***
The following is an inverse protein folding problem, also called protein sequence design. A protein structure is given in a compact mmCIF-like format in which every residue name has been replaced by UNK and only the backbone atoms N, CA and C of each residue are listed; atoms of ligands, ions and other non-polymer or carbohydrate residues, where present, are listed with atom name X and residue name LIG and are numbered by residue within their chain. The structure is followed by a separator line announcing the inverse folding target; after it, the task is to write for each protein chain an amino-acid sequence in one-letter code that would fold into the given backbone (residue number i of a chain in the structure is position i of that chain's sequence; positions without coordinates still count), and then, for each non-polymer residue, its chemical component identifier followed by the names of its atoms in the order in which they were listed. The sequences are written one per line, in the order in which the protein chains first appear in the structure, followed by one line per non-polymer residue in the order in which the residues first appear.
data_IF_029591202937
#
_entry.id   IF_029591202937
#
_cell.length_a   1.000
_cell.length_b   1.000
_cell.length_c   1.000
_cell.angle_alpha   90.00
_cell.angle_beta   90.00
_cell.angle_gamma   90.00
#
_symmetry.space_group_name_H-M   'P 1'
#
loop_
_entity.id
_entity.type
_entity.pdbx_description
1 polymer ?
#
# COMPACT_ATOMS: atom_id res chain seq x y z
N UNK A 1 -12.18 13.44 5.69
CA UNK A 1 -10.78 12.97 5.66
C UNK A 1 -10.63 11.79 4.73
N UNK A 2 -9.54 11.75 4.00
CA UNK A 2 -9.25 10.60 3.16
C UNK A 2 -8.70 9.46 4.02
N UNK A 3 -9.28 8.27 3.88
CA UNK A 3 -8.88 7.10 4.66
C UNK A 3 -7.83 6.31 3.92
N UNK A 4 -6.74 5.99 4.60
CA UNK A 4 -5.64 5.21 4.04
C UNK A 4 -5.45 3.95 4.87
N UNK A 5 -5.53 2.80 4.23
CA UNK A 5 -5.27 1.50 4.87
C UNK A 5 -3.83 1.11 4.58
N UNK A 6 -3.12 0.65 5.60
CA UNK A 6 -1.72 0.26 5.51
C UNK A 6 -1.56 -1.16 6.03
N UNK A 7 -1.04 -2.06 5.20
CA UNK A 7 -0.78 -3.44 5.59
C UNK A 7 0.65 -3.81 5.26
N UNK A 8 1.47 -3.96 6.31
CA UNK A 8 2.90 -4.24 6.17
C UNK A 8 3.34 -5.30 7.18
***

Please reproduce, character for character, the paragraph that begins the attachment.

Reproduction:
The following is an inverse protein folding problem, also called protein sequence design. A protein structure is given in a compact mmCIF-like format in which every residue name has been replaced by UNK and only the backbone atoms N, CA and C of each residue are listed; atoms of ligands, ions and other non-polymer or carbohydrate residues, where present, are listed with atom name X and residue name LIG and are numbered by residue within their chain. The structure is followed by a separator line announcing the inverse folding target; after it, the task is to write for each protein chain an amino-acid sequence in one-letter code that would fold into the given backbone (residue number i of a chain in the structure is position i of that chain's sequence; positions without coordinates still count), and then, for each non-polymer residue, its chemical component identifier followed by the names of its atoms in the order in which they were listed. The sequences are written one per line, in the order in which the protein chains first appear in the structure, followed by one line per non-polymer residue in the order in which the residues first appear.